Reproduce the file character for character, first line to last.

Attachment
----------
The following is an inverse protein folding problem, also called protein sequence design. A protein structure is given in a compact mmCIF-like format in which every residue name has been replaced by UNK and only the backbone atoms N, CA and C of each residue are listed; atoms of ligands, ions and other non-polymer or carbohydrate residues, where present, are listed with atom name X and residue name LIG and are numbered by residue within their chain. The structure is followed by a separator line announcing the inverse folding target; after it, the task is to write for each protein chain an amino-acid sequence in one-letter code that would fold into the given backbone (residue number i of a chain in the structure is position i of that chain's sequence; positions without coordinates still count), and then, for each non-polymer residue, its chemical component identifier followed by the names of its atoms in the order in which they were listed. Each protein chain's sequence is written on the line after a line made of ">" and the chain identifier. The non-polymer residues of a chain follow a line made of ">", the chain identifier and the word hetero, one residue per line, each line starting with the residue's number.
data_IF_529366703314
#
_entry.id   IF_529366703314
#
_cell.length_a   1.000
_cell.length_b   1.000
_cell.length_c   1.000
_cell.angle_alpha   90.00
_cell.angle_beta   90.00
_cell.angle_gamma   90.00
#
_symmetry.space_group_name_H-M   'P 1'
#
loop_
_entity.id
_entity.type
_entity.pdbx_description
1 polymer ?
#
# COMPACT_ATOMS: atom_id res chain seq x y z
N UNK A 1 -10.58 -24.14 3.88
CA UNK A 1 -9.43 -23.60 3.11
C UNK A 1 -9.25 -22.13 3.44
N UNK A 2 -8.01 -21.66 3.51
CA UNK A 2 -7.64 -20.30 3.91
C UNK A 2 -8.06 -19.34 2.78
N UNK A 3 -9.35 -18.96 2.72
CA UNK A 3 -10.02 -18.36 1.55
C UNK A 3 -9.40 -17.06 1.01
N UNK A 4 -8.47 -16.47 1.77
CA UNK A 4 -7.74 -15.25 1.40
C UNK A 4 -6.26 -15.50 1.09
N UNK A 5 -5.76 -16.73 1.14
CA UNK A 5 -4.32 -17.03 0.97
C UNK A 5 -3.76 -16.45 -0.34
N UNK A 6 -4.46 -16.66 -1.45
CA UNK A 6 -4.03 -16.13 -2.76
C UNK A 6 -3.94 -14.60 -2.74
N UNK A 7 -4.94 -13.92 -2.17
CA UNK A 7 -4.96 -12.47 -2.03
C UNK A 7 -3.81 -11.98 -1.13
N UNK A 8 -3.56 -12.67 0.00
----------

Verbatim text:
The following is an inverse protein folding problem, also called protein sequence design. A protein structure is given in a compact mmCIF-like format in which every residue name has been replaced by UNK and only the backbone atoms N, CA and C of each residue are listed; atoms of ligands, ions and other non-polymer or carbohydrate residues, where present, are listed with atom name X and residue name LIG and are numbered by residue within their chain. The structure is followed by a separator line announcing the inverse folding target; after it, the task is to write for each protein chain an amino-acid sequence in one-letter code that would fold into the given backbone (residue number i of a chain in the structure is position i of that chain's sequence; positions without coordinates still count), and then, for each non-polymer residue, its chemical component identifier followed by the names of its atoms in the order in which they were listed. Each protein chain's sequence is written on the line after a line made of ">" and the chain identifier. The non-polymer residues of a chain follow a line made of ">", the chain identifier and the word hetero, one residue per line, each line starting with the residue's number.
data_IF_529366703314
#
_entry.id   IF_529366703314
#
_cell.length_a   1.000
_cell.length_b   1.000
_cell.length_c   1.000
_cell.angle_alpha   90.00
_cell.angle_beta   90.00
_cell.angle_gamma   90.00
#
_symmetry.space_group_name_H-M   'P 1'
#
loop_
_entity.id
_entity.type
_entity.pdbx_description
1 polymer ?
#
# COMPACT_ATOMS: atom_id res chain seq x y z
N UNK A 1 -10.58 -24.14 3.88
CA UNK A 1 -9.43 -23.60 3.11
C UNK A 1 -9.25 -22.13 3.44
N UNK A 2 -8.01 -21.66 3.51
CA UNK A 2 -7.64 -20.30 3.91
C UNK A 2 -8.06 -19.34 2.78
N UNK A 3 -9.35 -18.96 2.72
CA UNK A 3 -10.02 -18.36 1.55
C UNK A 3 -9.40 -17.06 1.01
N UNK A 4 -8.47 -16.47 1.77
CA UNK A 4 -7.74 -15.25 1.40
C UNK A 4 -6.26 -15.50 1.09
N UNK A 5 -5.76 -16.73 1.14
CA UNK A 5 -4.32 -17.03 0.97
C UNK A 5 -3.76 -16.45 -0.34
N UNK A 6 -4.46 -16.66 -1.45
CA UNK A 6 -4.03 -16.13 -2.76
C UNK A 6 -3.94 -14.60 -2.74
N UNK A 7 -4.94 -13.92 -2.17
CA UNK A 7 -4.96 -12.47 -2.03
C UNK A 7 -3.81 -11.98 -1.13
N UNK A 8 -3.56 -12.67 0.00